Syntel Inc. was about to be left in the dust.
It was about 10 years ago, during the technology boom of the 1990s, and everything in the technology solutions field was going global. Local IT shops were drying up; being replaced by large, well-connected companies with the clout to provide their customers with a wide array of technology services.
In much the same way that neighborhood five-and-dime stores were being pushed out by big box retailers, small companies like Syntel were finding their share of the market growing smaller and smaller each quarter.
Bharat Desai, Syntel’s co-founder, chairman and CEO, faced a decision: Stay small and hope the market would still find a place for his company or ditch the small talk and begin to rapidly scale the company’s capabilities.
It didn’t take long for Desai to come to the conclusion that a complete corporate makeover was the only way for Syntel to survive.
“Lots of companies we competed with 15 years ago are gone because they didn’t make that transition,” Desai says. “Many companies we competed with in the last 10 years have attempted that transition and stumbled. But we thought that was so important to our survival and future growth that it was with a single-minded focus and passion I drove that.”
It was a process that required a complete change in mindset for the company’s employees, which numbered just more than 1,000 at the time. It also required tireless communication on the part of Desai, along with an unwavering belief that this was the right course of action for Syntel’s future, even as skepticism became evident among the company ranks.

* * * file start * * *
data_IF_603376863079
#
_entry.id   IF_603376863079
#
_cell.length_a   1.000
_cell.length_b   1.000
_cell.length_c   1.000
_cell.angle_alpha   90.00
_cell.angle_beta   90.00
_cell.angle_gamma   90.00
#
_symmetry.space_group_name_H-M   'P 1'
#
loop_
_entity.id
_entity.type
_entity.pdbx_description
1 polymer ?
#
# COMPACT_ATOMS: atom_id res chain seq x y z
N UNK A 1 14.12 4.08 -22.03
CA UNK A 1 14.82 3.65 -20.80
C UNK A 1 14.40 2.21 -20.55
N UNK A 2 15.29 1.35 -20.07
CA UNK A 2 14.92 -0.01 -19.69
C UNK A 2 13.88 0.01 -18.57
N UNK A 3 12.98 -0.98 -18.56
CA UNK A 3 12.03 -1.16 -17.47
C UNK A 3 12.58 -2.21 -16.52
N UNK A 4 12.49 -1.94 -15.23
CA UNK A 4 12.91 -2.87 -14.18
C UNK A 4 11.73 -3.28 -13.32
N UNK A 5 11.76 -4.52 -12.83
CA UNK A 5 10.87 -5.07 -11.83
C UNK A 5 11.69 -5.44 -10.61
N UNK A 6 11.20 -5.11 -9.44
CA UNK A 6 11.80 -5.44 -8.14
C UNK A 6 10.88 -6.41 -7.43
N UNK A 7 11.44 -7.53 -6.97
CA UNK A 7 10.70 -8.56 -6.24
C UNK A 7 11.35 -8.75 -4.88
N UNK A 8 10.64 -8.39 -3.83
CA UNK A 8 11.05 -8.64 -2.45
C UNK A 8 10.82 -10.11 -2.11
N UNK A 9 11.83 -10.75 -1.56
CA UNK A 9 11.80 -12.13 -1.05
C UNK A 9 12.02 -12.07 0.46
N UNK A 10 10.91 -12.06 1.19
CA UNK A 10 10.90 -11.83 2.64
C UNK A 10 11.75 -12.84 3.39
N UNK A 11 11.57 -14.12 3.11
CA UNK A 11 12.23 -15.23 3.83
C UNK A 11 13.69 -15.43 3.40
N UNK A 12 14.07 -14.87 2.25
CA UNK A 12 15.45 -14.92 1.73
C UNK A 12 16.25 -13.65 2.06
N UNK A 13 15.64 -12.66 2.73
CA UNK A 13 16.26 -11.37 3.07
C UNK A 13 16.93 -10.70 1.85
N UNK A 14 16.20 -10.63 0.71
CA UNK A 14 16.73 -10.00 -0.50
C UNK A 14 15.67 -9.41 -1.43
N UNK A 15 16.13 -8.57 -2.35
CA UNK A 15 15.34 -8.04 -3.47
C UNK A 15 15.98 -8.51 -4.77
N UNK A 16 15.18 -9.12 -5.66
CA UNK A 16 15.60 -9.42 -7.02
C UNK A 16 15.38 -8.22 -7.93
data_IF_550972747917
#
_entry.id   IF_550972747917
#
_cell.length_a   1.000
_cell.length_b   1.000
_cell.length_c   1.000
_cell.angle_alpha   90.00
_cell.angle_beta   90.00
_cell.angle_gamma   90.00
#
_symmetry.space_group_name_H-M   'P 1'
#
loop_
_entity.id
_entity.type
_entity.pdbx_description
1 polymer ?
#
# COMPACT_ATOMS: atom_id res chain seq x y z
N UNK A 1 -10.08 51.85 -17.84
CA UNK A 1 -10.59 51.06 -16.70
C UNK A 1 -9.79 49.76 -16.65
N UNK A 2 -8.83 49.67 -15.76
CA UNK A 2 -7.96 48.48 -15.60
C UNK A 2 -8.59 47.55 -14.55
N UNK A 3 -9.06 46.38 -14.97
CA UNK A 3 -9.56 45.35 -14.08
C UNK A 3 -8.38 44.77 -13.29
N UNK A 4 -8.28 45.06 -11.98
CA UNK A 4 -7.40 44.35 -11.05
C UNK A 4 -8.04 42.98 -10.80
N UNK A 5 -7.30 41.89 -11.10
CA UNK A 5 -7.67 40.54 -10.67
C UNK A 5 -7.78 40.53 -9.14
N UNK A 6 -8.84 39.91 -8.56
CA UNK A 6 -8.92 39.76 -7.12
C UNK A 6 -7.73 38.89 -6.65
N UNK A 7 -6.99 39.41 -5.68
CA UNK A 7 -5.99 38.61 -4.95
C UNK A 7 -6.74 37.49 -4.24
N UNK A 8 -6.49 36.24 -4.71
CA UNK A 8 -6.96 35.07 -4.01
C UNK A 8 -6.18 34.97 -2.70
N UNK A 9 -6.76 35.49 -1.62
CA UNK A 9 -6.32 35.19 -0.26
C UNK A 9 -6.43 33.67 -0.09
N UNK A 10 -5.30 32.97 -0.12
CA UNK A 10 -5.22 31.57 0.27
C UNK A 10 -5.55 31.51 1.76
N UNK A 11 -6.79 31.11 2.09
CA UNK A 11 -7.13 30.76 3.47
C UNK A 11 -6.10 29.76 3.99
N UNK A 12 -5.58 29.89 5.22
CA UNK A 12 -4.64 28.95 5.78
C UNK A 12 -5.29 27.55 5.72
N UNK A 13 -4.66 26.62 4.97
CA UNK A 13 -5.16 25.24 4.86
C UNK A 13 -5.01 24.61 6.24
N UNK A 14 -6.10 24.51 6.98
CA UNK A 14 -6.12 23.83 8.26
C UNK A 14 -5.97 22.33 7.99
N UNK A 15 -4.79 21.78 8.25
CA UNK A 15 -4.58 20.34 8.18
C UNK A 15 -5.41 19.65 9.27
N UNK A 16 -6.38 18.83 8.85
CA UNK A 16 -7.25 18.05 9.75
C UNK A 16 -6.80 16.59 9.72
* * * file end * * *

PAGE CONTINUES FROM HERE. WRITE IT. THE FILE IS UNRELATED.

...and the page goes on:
At first, Desai’s plan was to phase in a few new offerings here and there while still keeping the old business model intact.
It didn’t take long for Desai to realize that riding the fence between old and new wasn’t going to work.
“We figured out that the two business models have very different success factors,” he says. “Some of them were actually at odds with each other. You can only drive one culture successfully in a company, so we decided that globalization was the future.”
It was at that point that Desai realized exactly how radical of a mindset shift such a move was going to require. In any overhaul, the momentum has to start at the top. If those in upper management don’t believe in what is about to happen, they can’t expect anyone else in the company to buy in.
Desai began by laying out the need for change to every employee, presenting statistical evidence that showed in what direction the market appeared poised to move.
“I showed them how the services economy would globalize and what that meant, why our clients were going to embrace it, what some of the macro drivers were that are compelling businesses to move in that direction, and how our roles would change as a result of that,” he says.